Alongside DeHaan’s already overly awkward Dean, Pattinson’s desperate photographer is equally introverted. It makes for an uneasy and sterile relationship between the pair. With Pattinson’s character cast as a seemingly selfish absentee father while James Dean is mostly reduced to pretentious mumbling, the sad truth is neither remains particularly likeable throughout the film’s overly long run time.
Aside from a few rare moments of vulnerability for DeHaan’s Dean, the film mostly fails to inject any real personality or convincing depth into either lead.
The Ugly Truth
For those who relish in nostalgia for the golden era of Hollywood this will be a welcome celebration of a unique silver screen star. Those with less initial enthusiasm may find the film’s slow pace and downbeat tone strains patience a little.
Having escaped the maze, Thomas (Dylan O’Brien) and his fellow survivors seem to be finally on their way to a safe haven with the help of the mysterious Janson (Aidan Gillen). But when his true intentions are revealed, escaping his clutches is the least of their problems…
Picking up immediately after the dramatic conclusion of the first film, Scorch Trials delivers an extremely strong opening half which matches or a times even surpasses competing young adult franchises like Divergent and The Hunger Games. This trilogy seems to be starting to hit it’s stride as it begins to explore a wider post-apocalyptic world, introduces interesting new characters and digs deeper into serious themes of morality and questioning authority.
The introduction of Aiden Gillen is a welcome addition to the series. Armed with a goatee and polo-necked jumper he makes the villainous Janson a convincingly devious and dangerous threat. Likewise Breaking Bad star Giancarlo Esposito is a scene stealing delight as Jorge, a cunning mercenary with complex motives and shifting allegiances.
Rounding out the adult cast, Patricia Clarkson returns as the cold and calculated WCKD leader Ava Paige. Though given significantly more screen time, she remains a mysterious presence. leaving plenty of room for big revelations in the final chapter.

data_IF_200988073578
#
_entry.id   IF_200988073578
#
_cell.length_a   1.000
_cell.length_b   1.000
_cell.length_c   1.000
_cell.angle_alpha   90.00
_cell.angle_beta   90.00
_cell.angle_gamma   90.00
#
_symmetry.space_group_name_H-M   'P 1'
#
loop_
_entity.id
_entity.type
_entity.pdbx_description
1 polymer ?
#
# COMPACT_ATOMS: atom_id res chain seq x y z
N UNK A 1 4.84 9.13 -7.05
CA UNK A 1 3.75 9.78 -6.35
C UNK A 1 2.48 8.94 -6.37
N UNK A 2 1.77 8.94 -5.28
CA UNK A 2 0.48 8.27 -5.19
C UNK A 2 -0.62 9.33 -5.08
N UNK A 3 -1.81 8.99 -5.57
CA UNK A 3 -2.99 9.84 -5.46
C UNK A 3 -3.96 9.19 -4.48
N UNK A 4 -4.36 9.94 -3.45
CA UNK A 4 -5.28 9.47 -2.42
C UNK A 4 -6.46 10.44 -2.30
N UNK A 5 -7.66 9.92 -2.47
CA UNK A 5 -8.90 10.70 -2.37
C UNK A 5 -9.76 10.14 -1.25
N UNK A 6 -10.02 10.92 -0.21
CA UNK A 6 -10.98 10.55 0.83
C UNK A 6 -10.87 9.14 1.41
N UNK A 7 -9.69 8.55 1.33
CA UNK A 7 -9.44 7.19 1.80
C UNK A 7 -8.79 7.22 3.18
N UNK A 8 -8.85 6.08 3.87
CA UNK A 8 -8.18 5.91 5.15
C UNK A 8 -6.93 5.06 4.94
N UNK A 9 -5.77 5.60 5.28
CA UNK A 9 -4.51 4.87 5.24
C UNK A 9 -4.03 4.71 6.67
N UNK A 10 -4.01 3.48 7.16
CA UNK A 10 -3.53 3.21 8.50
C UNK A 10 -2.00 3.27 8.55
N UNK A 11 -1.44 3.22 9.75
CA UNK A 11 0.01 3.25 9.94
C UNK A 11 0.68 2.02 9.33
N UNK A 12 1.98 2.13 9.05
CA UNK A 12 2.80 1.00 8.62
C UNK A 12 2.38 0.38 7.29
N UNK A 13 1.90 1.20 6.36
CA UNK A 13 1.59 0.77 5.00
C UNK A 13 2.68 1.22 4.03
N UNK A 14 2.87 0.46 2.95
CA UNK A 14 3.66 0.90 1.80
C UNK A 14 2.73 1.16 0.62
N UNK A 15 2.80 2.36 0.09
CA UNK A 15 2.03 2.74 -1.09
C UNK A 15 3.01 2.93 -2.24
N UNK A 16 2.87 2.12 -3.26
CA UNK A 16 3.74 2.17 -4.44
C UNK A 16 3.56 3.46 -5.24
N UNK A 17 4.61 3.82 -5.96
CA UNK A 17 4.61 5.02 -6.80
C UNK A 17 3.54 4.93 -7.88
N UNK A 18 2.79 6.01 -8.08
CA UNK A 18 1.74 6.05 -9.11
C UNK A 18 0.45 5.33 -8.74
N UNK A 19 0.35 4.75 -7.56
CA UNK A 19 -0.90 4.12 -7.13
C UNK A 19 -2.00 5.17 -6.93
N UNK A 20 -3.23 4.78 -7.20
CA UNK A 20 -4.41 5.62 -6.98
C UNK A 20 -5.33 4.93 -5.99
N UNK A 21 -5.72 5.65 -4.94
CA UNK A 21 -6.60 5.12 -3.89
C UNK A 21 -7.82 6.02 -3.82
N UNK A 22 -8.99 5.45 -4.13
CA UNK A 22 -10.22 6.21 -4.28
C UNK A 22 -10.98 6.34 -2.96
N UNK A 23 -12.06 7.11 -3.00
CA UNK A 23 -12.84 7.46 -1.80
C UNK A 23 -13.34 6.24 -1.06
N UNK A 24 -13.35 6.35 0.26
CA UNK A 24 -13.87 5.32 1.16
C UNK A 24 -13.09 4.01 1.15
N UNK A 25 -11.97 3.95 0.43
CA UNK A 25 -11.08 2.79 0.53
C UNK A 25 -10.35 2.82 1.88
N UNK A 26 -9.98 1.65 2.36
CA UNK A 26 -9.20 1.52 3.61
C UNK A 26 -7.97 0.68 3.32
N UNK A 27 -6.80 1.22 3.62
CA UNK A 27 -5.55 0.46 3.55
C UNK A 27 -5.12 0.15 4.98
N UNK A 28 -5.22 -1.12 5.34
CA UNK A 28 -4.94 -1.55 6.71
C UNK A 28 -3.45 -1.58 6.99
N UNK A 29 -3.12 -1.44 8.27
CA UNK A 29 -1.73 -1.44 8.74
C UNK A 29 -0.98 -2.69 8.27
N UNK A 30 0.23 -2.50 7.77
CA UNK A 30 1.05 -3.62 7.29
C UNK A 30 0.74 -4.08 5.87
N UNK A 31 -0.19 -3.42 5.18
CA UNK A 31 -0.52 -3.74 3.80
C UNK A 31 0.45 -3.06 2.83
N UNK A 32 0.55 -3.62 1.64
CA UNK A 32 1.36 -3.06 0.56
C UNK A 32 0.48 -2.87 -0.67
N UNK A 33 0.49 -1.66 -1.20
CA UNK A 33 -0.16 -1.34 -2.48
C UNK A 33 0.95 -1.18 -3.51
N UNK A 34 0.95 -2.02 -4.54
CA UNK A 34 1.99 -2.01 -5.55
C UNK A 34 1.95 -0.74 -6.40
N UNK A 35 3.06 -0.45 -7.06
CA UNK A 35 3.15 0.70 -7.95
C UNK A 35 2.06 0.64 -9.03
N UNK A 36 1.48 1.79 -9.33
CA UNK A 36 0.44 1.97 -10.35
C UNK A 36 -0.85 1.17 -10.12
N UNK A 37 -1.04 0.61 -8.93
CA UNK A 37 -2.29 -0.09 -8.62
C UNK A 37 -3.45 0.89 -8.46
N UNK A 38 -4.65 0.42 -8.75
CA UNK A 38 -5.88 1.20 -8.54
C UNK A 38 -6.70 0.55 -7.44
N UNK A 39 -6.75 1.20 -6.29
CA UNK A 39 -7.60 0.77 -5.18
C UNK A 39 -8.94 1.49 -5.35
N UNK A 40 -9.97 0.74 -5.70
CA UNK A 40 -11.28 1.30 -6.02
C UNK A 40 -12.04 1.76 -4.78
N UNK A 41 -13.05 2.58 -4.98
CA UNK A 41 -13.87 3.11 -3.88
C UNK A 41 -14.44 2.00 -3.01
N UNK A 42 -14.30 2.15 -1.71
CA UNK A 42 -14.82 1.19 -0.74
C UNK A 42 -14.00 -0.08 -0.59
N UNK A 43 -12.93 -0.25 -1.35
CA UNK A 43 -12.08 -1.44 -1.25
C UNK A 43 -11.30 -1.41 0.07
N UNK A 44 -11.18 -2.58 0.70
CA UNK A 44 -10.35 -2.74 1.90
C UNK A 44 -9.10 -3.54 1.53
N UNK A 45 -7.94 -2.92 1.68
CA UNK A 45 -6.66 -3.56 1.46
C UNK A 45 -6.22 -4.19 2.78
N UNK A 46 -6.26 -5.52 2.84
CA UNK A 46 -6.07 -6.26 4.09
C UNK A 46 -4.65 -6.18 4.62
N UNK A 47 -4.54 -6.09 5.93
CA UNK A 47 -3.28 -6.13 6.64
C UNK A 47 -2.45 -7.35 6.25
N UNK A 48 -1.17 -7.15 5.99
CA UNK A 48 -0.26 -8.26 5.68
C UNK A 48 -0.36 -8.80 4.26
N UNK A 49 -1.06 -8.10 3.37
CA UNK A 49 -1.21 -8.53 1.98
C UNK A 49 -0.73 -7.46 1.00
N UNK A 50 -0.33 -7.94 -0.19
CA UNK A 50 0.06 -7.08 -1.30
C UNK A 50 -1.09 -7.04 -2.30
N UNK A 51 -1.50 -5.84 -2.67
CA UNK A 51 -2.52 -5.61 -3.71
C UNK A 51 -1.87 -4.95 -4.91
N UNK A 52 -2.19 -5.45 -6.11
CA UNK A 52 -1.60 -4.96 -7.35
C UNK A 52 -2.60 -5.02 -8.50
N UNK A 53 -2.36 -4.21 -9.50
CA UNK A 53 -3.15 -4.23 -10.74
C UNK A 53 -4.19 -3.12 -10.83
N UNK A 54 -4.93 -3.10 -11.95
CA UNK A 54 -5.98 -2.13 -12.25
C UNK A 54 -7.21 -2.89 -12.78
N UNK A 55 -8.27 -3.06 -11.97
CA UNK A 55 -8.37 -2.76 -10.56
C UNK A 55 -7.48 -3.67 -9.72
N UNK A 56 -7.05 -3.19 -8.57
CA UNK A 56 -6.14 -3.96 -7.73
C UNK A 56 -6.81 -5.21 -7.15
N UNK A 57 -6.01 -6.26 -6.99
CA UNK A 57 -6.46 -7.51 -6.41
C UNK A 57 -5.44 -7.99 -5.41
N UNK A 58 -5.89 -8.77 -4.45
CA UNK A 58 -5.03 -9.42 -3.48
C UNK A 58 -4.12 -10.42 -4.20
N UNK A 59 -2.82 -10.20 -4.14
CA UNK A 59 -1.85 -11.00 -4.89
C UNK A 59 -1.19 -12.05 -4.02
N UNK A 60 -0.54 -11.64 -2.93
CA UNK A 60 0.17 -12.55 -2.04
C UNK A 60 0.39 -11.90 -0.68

The undeniable focus of the series remains the younger characters. Alexander Flores joins the cast as Aris, a boy from a separate maze (of which, it turns out there are many). Together with Ki Hong Li’s Minho, Kaya Scodelario’s Teresa and Thomas Brodie-Sangster’s Newt, the display of talent is impressive.
However, it’s Dylan O’Brien’s impressive skills of holding up the franchise that is most noteworthy. With two thirds of the trilogy now complete, O’Brien is as talented as ever, pulling off the conflicted determination of Thomas with ease.
After a promising start, it’s somewhat disheartening to see that once the characters head out into the apocalyptic desert wasteland of ‘the scorch’, the story slips quickly into the overly familiar territory of a generic action thriller. The city ruins and zombie like monsters that awaits our young band of heroes could literally have been borrowed from countless recent blockbusters. There’s plenty of peril but little memorable originality to be found.
Unfortunately it’s also still impossible to avoid obvious and at times unflattering comparisons with the other post-apocalyptic themed young adult adaptations like Hunger Games and Divergent. While the Maze Runner series has it’s own identity and at least some distinctive elements, it may still feel like a band wagon riding afterthought for less enthusiastic audiences.
In particular Kaya Scodelario’s Teresa could and should have been a major focal point for this film, as her character’s arc is a pivotal plot point for the trilogy. Unfortunately the talented Skins actress is given little screen time to explore this potentially fascinating personal journey. Indeed she’s actually displaced for large portions of the film by Rosa Salazar’s new ‘love interest’ Brenda. It would have been nice to see the film make the most of both it’s female leads.
The Ugly Truth
The Scorch Trials adds some seasoned stars, serious themes and a vastly expanded dystopian world to build upon the promise of the first film. A reliance on generic action means that at times the franchise stills struggles to entirely distinguish itself from similar genre series. Fans of the book will enjoy seeing the journey continue and it definitely sets up an intriguing conclusion.
Review by Johnny Ellis
After the sudden death of his girlfriend, Nina (Fiona O’Shaughnessy) leads him to attempt suicide, supermarket clerk Rob (Cian Barry) begins to start dating again with co-worker Holly (Abigail Hardingham). But even with Nina dead, she still lives on. And not just through memory…
For a film which tackles the devastation and despair of grief as one of its main themes, Nina Forever is perfect. With Fiona O’Shaughnessy giving an incredibly realistic and darkly hilarious performance as Nina. To call it realistic is somewhat odd given that she plays a recently deceased corpse throughout, but there’s no denying that her movements feel unnaturally natural as she crawls out through the bed while Rob and Holly try their best on focussing on being intimate while ignoring the blood stained bed sheets and Nina’s sarcastic commentary on the side.